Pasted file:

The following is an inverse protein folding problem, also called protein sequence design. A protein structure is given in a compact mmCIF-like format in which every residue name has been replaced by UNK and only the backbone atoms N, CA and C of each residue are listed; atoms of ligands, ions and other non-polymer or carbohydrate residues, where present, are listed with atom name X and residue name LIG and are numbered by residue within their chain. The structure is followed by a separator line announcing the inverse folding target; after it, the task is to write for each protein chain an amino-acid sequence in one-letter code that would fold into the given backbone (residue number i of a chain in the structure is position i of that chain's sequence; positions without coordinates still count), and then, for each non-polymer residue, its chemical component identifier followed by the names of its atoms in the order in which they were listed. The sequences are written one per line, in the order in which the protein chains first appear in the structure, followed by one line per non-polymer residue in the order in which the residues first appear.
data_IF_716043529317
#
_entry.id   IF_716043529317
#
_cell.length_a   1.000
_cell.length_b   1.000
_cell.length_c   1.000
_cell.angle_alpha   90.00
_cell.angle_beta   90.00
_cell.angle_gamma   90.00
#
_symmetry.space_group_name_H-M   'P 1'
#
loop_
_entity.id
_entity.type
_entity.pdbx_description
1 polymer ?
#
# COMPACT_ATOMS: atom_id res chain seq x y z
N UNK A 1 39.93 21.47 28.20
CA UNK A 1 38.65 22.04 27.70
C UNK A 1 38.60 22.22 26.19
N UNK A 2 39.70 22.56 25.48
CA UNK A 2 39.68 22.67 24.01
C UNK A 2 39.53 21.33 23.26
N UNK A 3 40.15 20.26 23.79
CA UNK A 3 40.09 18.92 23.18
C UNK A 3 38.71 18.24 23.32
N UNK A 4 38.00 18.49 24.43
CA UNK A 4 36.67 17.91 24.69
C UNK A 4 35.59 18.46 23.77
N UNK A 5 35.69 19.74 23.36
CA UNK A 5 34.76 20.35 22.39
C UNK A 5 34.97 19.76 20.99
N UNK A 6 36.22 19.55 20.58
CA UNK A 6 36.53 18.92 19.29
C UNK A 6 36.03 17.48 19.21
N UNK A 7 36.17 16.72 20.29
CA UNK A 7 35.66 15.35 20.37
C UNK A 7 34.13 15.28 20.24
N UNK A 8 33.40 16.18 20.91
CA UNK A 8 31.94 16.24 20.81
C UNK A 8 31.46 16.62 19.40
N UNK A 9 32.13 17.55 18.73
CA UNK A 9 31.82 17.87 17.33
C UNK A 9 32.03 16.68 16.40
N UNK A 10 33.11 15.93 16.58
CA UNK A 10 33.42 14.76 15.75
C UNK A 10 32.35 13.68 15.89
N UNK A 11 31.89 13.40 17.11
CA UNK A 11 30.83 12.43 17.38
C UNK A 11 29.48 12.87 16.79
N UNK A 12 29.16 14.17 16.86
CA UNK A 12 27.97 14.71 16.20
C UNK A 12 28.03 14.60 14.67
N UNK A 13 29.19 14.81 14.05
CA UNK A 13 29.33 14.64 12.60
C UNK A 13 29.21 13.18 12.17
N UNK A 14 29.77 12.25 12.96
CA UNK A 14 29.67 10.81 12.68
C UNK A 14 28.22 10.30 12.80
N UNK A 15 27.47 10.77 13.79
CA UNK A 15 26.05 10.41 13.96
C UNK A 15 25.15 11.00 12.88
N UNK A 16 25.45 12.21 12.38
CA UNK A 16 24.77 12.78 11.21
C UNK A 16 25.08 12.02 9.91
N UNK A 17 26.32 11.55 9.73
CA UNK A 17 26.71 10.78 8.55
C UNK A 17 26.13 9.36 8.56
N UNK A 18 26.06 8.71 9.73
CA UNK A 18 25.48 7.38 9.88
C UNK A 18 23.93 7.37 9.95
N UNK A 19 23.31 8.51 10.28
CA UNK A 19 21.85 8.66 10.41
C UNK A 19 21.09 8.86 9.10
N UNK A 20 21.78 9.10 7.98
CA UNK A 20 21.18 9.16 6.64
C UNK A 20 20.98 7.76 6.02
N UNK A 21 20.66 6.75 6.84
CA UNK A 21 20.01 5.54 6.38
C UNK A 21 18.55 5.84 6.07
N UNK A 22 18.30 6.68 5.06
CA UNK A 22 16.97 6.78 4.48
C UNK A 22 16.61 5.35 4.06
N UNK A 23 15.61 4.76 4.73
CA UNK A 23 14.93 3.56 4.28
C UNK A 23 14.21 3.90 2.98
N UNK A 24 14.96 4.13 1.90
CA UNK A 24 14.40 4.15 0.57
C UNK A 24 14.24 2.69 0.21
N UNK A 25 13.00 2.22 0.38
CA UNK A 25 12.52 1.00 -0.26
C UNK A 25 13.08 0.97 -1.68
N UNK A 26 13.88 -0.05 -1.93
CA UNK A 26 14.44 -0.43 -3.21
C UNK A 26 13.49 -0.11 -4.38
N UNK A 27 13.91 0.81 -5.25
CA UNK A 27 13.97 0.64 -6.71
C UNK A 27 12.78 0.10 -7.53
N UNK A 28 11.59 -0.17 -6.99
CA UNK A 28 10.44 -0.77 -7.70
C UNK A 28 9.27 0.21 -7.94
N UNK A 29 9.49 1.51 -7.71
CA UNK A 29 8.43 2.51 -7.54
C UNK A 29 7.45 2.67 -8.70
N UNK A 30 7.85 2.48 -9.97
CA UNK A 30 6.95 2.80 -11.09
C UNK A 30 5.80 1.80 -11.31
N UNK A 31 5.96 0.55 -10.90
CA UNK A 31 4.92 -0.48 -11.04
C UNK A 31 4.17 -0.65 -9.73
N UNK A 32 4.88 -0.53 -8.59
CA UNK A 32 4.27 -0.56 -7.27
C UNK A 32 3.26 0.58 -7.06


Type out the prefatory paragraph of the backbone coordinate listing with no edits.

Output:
The following is an inverse protein folding problem, also called protein sequence design. A protein structure is given in a compact mmCIF-like format in which every residue name has been replaced by UNK and only the backbone atoms N, CA and C of each residue are listed; atoms of ligands, ions and other non-polymer or carbohydrate residues, where present, are listed with atom name X and residue name LIG and are numbered by residue within their chain. The structure is followed by a separator line announcing the inverse folding target; after it, the task is to write for each protein chain an amino-acid sequence in one-letter code that would fold into the given backbone (residue number i of a chain in the structure is position i of that chain's sequence; positions without coordinates still count), and then, for each non-polymer residue, its chemical component identifier followed by the names of its atoms in the order in which they were listed. The sequences are written one per line, in the order in which the protein chains first appear in the structure, followed by one line per non-polymer residue in the order in which the residues first appear.